For nuclear I favor a rapid switch from PWR to the much safer Thorium LFTR design which needs no pressure dome and runs on a far cheaper more plentiful fuel that is passive by design. It burns Th almost completely up with 10000 time less Pu in the waste stream plus you get valuable radiological isotopes in the mix.

The waste is at background levels in 300yr vs conventional Uranium waste needs many generations of 20k years to lose the Pu. Also Thorium LFTRs can burn up the current Ur,PU high level waste so LFTRs can solve most of the problems of regular Uranium reactors.

If you study up on Thorium LFTR you might learn that Solar and Wind is not an option either.
chip_engineer
1 / 5 (1) Dec 09, 2011
rawa

Most of the old school cold fusion people seem to believe the coulomb barrier somehow gets busted with new physics to allow fusion to occur at room temp. This is getting smacked down, see Krivits link to the Ethan Siegel and Peter Thieberger paper. This is why the ITER and other hard nuclear physics types reject the cold fusion papers.

I think many on the LENR side also reject that idea and are following the Widom Larson theory that uses no new low energy standard physics to explain neutron capture. It seems far more plausible to me as an observer, even Bob Parks appears to concur.

As for Piantelli his work predates WL theory so if he has excess heat today on a demonstrable device he will have to adopt WD or find a better theory so I am not interested in old papers, just working devices and an acceptable theory that can stand the heat.
antialias_physorg
5 / 5 (1) Dec 09, 2011
As Germany shuts down its nuclear, it will have to make that up by buying far more gas from dear Putin's Russia and ironically nuclear power from the Czech republic and France.

Some numbers for germany:
Last powerplant will go offline in 2022
Currently nuclear supplies 22% of electricity
Current amount of electricity from renewables: 19%
projected for 2020: 35%
(if we extrapolate a linear increase we get 38.5% by 2022. The curve actually looks better than linear to date but I'll give it the benefit of the doubt)

So by 2022 we'll have lost 22% nuclear and gained 19.5% renewables. With those numbers we'll still be a net energy exporter.

nuclear power from the Czech republic and France.

This bit of misinformation gets bandied about a lot. Seasonally we've always bought energy from them and they from us. It's a european grid.

antialias_physorg
5 / 5 (1) Dec 09, 2011
The high level waste has be separated 50 years later to fuel future fast breeders.

Yeah. like that is ever going to happen. No country is going that way in the foreseeable future to any great extent.

and help ban Germany from importing a single electron of nuclear power from abroad.

Don't you think showing that you can produce way cheaper power with alternative sources will do that on its own? Subsidies for nuclear to date in germany: close to 200bn euros.
Subsidies for alternatives close to 30bn euros.
Effect: nuclear 22% - alternative sources 19%

Future costs for nuclear (disposal of wastes, dismantling of old reactors): inestimable (but certainly tens of billions of euros)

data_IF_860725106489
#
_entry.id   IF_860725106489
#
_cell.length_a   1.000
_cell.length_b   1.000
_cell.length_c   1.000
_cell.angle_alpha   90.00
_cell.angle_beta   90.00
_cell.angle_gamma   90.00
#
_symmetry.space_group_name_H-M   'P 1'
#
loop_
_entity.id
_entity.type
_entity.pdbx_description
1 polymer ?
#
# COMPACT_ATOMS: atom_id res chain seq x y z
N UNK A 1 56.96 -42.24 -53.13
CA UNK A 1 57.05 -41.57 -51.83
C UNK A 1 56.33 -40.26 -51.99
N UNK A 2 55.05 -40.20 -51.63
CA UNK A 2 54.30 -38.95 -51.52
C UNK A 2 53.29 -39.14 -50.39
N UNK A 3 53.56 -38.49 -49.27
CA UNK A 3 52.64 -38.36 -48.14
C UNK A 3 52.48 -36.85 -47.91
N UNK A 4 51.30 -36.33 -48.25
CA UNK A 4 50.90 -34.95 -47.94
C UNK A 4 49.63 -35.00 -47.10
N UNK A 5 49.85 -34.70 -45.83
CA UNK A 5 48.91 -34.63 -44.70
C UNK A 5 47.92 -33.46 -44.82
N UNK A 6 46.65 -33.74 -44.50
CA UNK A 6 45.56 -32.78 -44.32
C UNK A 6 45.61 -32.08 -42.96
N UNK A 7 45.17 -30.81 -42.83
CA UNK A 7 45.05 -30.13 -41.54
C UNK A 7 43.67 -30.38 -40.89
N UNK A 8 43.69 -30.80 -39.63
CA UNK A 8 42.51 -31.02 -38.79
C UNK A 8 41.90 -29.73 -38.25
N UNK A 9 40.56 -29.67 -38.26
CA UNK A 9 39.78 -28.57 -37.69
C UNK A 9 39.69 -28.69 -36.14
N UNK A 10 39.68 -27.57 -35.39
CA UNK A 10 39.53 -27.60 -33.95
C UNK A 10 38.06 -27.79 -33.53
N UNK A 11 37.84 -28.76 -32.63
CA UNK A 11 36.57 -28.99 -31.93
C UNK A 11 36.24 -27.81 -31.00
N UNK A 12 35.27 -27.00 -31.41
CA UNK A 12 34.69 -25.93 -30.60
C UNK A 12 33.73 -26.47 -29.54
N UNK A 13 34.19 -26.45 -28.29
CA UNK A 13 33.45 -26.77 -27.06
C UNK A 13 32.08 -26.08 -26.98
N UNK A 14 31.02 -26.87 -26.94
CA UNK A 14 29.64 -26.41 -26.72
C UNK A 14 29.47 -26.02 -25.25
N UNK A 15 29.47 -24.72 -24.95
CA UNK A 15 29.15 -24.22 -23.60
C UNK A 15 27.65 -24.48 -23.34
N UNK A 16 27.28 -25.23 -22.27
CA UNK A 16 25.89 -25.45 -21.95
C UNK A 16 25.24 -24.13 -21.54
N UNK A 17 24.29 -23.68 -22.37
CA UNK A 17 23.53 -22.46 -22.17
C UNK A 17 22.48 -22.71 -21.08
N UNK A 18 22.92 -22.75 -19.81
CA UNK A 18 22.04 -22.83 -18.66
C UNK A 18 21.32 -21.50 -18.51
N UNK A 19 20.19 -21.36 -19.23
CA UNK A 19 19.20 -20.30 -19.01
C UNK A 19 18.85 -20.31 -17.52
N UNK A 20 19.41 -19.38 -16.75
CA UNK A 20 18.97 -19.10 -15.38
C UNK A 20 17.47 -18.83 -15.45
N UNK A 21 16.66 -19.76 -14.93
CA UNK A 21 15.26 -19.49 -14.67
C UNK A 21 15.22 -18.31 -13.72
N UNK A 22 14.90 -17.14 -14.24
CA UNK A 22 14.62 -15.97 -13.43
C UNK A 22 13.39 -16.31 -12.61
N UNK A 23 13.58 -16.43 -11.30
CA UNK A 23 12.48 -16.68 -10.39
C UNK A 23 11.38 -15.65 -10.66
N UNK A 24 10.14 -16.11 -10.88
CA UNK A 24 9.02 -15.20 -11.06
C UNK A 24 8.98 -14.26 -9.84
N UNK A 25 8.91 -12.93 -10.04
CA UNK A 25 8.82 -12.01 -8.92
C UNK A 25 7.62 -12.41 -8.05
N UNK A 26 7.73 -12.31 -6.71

Future costs of alternative power plants: none
chip_engineer
1 / 5 (1) Dec 09, 2011
antialias

Just curious, have you ever even looked into the case for Thorium LFTR since it pretty much removes the need to go to conventional breeders or the need to mess with Pu. Are you aware of the big difference between the waste stream of Liquid Thorium vs solid Uranium designs and the life times 300 vs n*20k years and that we are talking about molten salts vs solid, intrinsically passive vs active (might just fail). The list of differences is quite long and all in favor of Thorium LFTR.

As for future costs of alternative solar or wind, looks like their lives are measured 20-30 years, will need to be replaced at twice the rate of most nuclear plants.

I can do the math for solar very easily, it always comes out to be far higher than the solar crowd would have us believe, they take every chance to mention best case $4/W and completely ignore the /COP part which makes it another 7* more expensive for the North East. Anyway we will see how Germany fares without.
chip_engineer
1 / 5 (1) Dec 09, 2011
antialias

The historical trading of energy between EU countries is obvious, but as France/Czech turn more nuclear and Germany turns less, won't it be ironic that Germans will be still be using nuclear power or will German greens try to coerce them to go off atoms too!

Its funny though that nuclear opponents talk of subsidies while German nuclear power companies have to subsidize the solar power.

The ideal would be for all power sources to go completely without subsidies of any kind, no feed in tariffs, no robbing Paul to pay Peter etc, separate accounting. Whatever costs nuclear needs to cover its clean up should be born by the long life of cheap energy before. Thorium LFTR should be able to easily clean its own ass by selling of the new isotopes.
Callippo
1 / 5 (2) Dec 10, 2011
The historical trading of energy between EU countries is obvious, but as France/Czech turn more nuclear and Germany turns less, won't it be ironic that Germans will be still be using nuclear power or will German greens try to coerce them to go off atoms too!
Germans are clever - they don't want to invest into both development of grid, both into building of nuclear plants, when the cold fusion is in the game.